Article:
Lord of Q'olloritty

Occurs in the week before Corpus Christi and also in mid September.

Qoyllority is a Quechua word which means Shining Snow, and in Quechua "The Lord of Qoyllority" translates as Taytacha Qoylloriti. As Quechua is a largely spoken language you are likely to see Qollor Riti spelt in any of the following ways: Senor de Qollyr Riti/Qoyllur Riti/Colloritty.

This an old religious procession that is practiced by those who live in the high Andes. Every year, days before the celebration of Corpus Christi, every small village or clan sends a delegation with colorful dancers and "pauluchas" to the Chapel of the Señor (or Lord) of Qoylloriti. This Chapel is situated spectacularly at the base of the Sinakara mountain, some hours walk above the village of Mawayany, at 4600 meters above sea level. It has spectacular views of the much venerated Apu, Ausangate.

The "pauluchas" are costumed dancers who carry alpacas and are intermediaries between the Lord Qoylloriti and his men. They begin their climb of the Sinakara glacier at 4am, a ritual where they ask for their animals to grow well. They go back with an iceblock or a block of snow which they use to purify humanity. They are charged with taking care of the small stream in the mountains.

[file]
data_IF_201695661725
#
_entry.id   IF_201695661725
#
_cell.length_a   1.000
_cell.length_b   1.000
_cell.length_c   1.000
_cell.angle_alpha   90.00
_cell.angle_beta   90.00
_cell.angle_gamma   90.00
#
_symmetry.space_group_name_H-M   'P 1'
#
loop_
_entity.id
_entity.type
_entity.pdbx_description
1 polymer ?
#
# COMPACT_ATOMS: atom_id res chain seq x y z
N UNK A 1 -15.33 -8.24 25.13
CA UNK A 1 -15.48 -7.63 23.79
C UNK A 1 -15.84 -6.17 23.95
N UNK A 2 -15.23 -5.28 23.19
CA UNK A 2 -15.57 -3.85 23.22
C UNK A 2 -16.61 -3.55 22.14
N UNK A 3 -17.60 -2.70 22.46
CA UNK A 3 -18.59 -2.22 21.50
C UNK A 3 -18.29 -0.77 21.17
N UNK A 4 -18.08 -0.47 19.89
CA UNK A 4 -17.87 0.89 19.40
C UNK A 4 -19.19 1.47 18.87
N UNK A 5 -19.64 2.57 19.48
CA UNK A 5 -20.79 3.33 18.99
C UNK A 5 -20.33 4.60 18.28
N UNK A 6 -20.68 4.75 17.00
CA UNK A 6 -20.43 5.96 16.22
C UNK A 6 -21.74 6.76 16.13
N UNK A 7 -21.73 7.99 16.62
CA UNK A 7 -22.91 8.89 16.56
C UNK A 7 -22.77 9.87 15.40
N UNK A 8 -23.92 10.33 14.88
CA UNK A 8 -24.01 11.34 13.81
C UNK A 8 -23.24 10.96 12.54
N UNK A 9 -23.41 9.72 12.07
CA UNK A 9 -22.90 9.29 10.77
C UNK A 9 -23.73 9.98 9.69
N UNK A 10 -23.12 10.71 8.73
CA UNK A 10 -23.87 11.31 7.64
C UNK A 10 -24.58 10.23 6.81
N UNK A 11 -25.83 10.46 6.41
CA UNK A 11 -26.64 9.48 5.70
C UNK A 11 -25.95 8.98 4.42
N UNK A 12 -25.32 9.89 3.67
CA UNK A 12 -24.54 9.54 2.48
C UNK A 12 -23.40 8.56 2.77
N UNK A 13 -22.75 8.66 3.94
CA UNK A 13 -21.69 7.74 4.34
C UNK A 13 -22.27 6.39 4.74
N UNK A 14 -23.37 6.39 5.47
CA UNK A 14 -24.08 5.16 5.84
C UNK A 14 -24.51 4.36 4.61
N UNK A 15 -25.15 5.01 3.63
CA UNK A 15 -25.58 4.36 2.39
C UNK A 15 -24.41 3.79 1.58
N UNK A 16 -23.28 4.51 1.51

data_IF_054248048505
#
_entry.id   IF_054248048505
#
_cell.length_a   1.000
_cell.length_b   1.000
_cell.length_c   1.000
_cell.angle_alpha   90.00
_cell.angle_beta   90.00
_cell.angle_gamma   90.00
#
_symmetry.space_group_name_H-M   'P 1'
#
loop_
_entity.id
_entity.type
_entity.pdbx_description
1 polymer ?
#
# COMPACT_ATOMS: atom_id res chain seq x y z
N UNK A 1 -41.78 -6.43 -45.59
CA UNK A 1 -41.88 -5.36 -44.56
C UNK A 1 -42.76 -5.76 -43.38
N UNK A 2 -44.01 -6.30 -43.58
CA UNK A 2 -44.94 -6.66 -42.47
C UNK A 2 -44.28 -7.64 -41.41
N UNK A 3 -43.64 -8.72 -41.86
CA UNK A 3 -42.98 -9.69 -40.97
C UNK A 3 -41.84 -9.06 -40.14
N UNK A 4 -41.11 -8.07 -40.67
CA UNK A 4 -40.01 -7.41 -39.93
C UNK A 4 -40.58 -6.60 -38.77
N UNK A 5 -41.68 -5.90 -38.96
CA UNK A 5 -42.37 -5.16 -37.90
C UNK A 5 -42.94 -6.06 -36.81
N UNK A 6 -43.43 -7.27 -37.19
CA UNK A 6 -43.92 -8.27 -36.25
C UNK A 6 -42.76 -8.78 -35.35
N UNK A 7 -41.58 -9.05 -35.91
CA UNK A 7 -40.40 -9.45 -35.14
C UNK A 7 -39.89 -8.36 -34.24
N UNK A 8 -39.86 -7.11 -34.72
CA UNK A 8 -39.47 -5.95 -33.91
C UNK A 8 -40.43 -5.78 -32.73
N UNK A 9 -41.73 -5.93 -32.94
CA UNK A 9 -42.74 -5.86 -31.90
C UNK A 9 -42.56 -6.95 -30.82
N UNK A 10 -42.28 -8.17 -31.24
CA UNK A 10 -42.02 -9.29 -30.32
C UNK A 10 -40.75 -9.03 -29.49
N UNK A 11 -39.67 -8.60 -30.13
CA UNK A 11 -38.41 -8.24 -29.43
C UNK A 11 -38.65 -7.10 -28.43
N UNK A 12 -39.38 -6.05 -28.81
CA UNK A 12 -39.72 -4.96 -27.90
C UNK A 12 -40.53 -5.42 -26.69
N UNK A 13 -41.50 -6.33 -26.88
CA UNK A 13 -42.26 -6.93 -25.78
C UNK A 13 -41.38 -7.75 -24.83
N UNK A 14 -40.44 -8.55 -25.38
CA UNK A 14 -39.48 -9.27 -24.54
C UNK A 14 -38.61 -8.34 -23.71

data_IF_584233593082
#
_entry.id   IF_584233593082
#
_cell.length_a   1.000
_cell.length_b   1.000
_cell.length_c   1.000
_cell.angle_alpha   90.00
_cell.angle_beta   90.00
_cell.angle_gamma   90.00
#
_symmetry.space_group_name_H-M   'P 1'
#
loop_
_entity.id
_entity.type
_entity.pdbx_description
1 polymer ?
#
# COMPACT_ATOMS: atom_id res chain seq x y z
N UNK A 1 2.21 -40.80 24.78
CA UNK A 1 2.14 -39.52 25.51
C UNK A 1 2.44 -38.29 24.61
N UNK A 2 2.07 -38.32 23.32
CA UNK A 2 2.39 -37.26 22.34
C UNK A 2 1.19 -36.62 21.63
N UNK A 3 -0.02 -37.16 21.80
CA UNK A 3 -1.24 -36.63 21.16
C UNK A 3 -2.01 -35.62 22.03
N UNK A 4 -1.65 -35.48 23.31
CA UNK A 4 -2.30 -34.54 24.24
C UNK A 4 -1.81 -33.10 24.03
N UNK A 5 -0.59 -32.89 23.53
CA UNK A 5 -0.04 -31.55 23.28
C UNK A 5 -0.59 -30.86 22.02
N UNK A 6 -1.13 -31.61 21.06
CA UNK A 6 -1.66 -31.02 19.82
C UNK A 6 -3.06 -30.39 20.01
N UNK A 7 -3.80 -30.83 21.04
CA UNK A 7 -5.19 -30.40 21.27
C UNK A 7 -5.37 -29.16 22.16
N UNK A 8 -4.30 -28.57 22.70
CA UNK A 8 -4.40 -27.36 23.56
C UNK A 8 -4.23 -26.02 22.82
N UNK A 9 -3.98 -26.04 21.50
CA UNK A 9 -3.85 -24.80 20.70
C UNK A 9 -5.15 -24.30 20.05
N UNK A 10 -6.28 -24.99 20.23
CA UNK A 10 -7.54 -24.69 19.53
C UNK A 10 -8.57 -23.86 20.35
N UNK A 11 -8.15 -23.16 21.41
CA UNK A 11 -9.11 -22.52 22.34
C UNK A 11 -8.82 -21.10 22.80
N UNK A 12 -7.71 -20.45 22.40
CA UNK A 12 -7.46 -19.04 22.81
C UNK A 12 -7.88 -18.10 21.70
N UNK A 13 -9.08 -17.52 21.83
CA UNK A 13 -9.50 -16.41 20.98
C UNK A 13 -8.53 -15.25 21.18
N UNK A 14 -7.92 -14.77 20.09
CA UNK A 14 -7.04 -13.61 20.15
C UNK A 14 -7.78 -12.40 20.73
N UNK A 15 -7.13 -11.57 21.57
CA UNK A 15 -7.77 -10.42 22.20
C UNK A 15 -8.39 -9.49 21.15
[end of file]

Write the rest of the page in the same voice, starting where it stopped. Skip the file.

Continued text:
The origin of the small holy stream is explained by a legend. According to the most well-known version, a mestizo boy with blond hair and rough looks, helped a alpaca shepherd take care of his animals. The father of the shepherd heard of this, and in order to thank the boy for helping him with the animals, he decided to make new clothes for him of best quality. The Bishop of Cusco was interested by this story and wanted to get to know the young boy, and asked the people of the church of Ocongate to investigate the situation. The people of the church didn't discover the boy, who disappeared and the shepherd died of sadness. At the place where this occurred an image appeared of the crucified Christ, reflected in a rock. It is here you can find the Templo del Señor de Qoylloriti, which is constructed over the rock.

The Ten Nations or ten brotherhoods that belong to Paucartambo, Qusipicanchis and Tahuantinsuyo provinces attend the event. Masses ascend to Mount Sinakara and simulated battles lead to the cohesion of all the brotherhoods and make this a very special and colorful festivity, surrounded by the cold of the awesome scenery.

During the celebration, the people that have participated in the procession praise Our Lady of Fatima and ask for good luck in business, life and the future.

The end of the procession takes place at the ancient Inca capital of Cusco with the celebrations of Corpus Christi, when the streets filled with people and the squares with music and color.

Want to participate?

It is easy to participate in Corpus Christi in Cusco! In fact, if you are anywhere near the centre of town in the days preceding the event, you are likely to encounter one of the saints making their steady progress towards the Plaza de Armas.

The Andean celebration of Señor of Qollor Riti is connected to Corpus Christic. Check out our QollorRiti Pilgrimage